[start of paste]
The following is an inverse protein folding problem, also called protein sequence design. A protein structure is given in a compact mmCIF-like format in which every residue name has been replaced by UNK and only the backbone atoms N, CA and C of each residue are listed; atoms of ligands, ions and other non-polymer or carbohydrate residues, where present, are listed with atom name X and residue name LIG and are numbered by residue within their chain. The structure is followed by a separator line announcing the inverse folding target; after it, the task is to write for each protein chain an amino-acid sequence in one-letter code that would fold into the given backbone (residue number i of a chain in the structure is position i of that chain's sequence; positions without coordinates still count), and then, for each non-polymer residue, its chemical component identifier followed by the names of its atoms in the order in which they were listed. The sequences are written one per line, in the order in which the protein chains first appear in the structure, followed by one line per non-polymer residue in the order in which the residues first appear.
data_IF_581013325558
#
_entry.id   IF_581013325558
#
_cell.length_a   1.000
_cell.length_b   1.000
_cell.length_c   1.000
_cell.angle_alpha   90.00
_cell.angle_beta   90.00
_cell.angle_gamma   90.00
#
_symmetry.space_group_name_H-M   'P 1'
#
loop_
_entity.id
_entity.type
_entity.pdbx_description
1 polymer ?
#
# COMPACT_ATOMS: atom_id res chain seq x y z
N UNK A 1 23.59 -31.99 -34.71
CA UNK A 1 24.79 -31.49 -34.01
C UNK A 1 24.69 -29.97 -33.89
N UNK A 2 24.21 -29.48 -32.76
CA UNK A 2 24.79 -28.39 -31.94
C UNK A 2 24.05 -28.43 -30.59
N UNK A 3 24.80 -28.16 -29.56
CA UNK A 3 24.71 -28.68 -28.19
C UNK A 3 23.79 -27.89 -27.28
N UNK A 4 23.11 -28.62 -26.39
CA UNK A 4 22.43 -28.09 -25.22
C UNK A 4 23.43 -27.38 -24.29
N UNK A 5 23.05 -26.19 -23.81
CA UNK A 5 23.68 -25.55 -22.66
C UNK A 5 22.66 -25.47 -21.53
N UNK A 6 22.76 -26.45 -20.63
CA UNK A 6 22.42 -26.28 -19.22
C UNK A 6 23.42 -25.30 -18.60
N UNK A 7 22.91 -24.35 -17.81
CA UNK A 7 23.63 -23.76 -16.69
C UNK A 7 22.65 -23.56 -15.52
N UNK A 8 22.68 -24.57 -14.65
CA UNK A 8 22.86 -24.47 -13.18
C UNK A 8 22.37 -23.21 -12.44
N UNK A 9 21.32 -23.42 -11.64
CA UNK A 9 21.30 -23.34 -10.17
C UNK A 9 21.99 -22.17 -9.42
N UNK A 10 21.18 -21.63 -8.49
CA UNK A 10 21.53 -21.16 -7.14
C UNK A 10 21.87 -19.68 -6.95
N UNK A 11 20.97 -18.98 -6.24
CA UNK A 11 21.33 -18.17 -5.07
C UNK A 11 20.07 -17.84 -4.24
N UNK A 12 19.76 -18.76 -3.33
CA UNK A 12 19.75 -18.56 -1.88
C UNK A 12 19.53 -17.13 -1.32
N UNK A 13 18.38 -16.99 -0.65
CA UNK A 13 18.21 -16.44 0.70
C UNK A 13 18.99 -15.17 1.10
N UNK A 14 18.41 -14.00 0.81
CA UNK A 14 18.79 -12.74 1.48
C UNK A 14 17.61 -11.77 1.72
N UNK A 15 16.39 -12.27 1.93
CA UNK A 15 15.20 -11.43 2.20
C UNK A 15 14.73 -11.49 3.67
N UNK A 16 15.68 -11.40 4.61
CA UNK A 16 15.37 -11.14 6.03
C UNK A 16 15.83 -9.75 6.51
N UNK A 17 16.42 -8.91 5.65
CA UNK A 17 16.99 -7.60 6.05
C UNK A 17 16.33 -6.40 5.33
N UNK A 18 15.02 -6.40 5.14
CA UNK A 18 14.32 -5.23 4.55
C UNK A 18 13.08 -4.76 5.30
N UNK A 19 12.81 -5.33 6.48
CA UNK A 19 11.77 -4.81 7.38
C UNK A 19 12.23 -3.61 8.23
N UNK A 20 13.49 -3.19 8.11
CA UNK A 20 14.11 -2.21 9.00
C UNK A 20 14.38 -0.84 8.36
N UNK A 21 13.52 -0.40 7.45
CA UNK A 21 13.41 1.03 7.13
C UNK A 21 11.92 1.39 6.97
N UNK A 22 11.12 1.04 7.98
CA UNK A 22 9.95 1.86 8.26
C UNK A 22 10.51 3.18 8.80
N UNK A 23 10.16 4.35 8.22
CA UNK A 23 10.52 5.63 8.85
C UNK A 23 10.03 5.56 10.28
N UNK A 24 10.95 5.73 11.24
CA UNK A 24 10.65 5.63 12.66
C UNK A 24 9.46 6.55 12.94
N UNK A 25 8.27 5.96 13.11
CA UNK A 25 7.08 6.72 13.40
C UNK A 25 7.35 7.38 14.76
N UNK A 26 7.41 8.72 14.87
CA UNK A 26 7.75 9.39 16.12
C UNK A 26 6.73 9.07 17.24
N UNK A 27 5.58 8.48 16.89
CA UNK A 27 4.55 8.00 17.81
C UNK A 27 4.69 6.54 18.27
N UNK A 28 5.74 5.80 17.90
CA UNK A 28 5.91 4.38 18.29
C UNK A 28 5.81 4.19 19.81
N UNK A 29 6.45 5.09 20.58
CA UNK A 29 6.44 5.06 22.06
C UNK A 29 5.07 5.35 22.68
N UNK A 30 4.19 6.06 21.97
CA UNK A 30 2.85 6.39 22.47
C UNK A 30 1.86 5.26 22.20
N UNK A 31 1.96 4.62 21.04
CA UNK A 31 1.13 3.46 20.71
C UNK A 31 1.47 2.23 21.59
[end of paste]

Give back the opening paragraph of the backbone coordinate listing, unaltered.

The following is an inverse protein folding problem, also called protein sequence design. A protein structure is given in a compact mmCIF-like format in which every residue name has been replaced by UNK and only the backbone atoms N, CA and C of each residue are listed; atoms of ligands, ions and other non-polymer or carbohydrate residues, where present, are listed with atom name X and residue name LIG and are numbered by residue within their chain. The structure is followed by a separator line announcing the inverse folding target; after it, the task is to write for each protein chain an amino-acid sequence in one-letter code that would fold into the given backbone (residue number i of a chain in the structure is position i of that chain's sequence; positions without coordinates still count), and then, for each non-polymer residue, its chemical component identifier followed by the names of its atoms in the order in which they were listed. The sequences are written one per line, in the order in which the protein chains first appear in the structure, followed by one line per non-polymer residue in the order in which the residues first appear.